Worst Three Pipeline Explosions (by the Number of Casualties)

San Bruno Pipeline Explosion

Location: San Bruno, California

Date: September 9, 2010

Casualties: 59

Fatalities: 51 (all to general public)

Injuries: 8 (all to general public)

Estimated Property Damage: $100,000

Summary: In 2010, a PG&E ruptured pipeline caused an explosion that killed 51 people and injured eight more in a San Bruno neighborhood. The explosion put the company and their aging pipelines under much scrutiny.

East Harlem Gas Explosion 

Location: New York City, New York

Date: March 12, 2014

Casualties: 56

Fatalities: 8 (all to general public)

Injuries: 48 (all to general public)

Estimated Prop Damage: $250,000

Summary: A number of gas safety violations by Con Ed allegedly caused the East Harlem building explosion, which killed eight people and injured 48 people.

Merrimack Valley Gas Explosion

Location: Lawrence, Massachusetts

Date: September 13, 2018

Casualties: 26

Fatalities: 1 (all to general public)

Injuries: 25 (all to general public)

Estimated Property Damage: $261,000,000

Summary: In 2018, the pressure in the gas pipelines was 12 times too high, resulting in a series of explosions and structure fires across Merrimack Valley. The event killed one teenager, injured 25 people, and impacted thousands of Columbia Gas customers. Columbia Gas paid $143 million to settle class action lawsuits brought on by explosion victims.

Worst Three Explosions (by dollars of property damage)

Merrimack Valley Gas Explosion 

Location: Lawrence, MA

Date: Sep 13, 2018

Casualties: 26

Fatalities: 1 (all to general public)

Injuries: 25 (all to general public)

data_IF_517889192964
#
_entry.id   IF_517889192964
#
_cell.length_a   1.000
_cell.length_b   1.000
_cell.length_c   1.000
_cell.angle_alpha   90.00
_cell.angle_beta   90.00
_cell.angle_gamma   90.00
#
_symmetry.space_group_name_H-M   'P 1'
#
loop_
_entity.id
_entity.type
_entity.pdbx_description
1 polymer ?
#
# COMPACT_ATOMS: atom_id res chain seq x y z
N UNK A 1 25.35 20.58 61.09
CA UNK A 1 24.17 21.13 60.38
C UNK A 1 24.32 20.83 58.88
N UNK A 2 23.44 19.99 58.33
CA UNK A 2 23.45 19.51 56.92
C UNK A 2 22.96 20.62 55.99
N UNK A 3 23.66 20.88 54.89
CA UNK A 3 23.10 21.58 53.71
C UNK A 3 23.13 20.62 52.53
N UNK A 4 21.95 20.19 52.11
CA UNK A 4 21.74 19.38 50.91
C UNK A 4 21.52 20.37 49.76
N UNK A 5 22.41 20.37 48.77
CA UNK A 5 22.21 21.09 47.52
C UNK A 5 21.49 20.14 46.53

Estimated Property Damage: $261,000,000

Summary: After an overpressure gas line caused 80 fires, thousands of people were evacuated from their homes in Merrimack Valley. The explosion killed one person, injured 25 people, and destroyed or damaged over 100 buildings.

Transco Fire and Explosion

Location: Austin, PA

Date: Dec 12, 2016

Casualties: 0

Fatalities: 0

Injuries: 0

Estimated Property Damage: $64,000,000

Summary: An explosion and fire at Transco damaged some of the facility and station piping. An investigation by the PHMSA determined the root cause to be internal corrosion

Plymouth LNG plant

Location: Plymouth, WA

Date: Mar 31, 2014

Casualties: 0

Fatalities: 0

Injuries: 1 (to pipeline employee)

Estimated Property Damage: $40,790,000

Summary: An explosion at the Plymouth LNG plant in eastern Washington injured five workers, forced hundreds to evacuate their homes, and resulted in significant property damage. This was one in several accidents that occurred at The Williams Companies’ natural gas facilities over three years. An investigation found that the company repeatedly failed to follow safety regulations and protect its employees not only at this facility, but throughout U.S.

Preventing Pipeline Explosions

While not all pipeline explosions can be prevented, many can be by improving company safety practices, maintaining pipeline integrity and better preparing the public for the incident. Companies should regularly inspect the pipelines for damage, monitor pressure in the lines, and train their employees on how to properly install pipelines.

 

As a member of the public, if you detect a leak or feel that something isn’t right, leave the area immediately and call 911 to report the leak.

 

According to the PMHSA, signs of a pipeline leak may include:

  • A sound like a hissing or roaring, depending on the size of the leak
  • An unusual smell, petroleum odor, or gaseous odor
  • Liquid pools, discolored or abnormally dry soil/vegetation, continuous bubbling in wet or flooded areas, an oily sheen on water surfaces, vaporous fogs, blowing dirt around a pipeline area, or fire coming from the ground or appearing to burn aboveground

Data Sources

Our study is based on pipeline explosion data from the PHMSA over a decade. Our data includes four types of pipelines:

  • Natural gas transmission and gathering: Gathering lines transmit gas from the wellhead to the processing site. Transmission lines are usually long-distance pipelines that connect processing sites with main consumer areas.
  • Natural gas distribution: Distribution lines are generally owned by local utilities and move gas shorter distances than transmission lines.
  • Hazardous liquid and carbon dioxide: These lines carry products like CO2, crude oil, diesel, or jet fuel.
  • Liquified natural gas: Liquefied natural gas is natural gas that has been cooled to a liquid state (about -260°F) for shipping and storage.

 

If you would like to report or republish our findings, please link to this page to provide a citation for our work.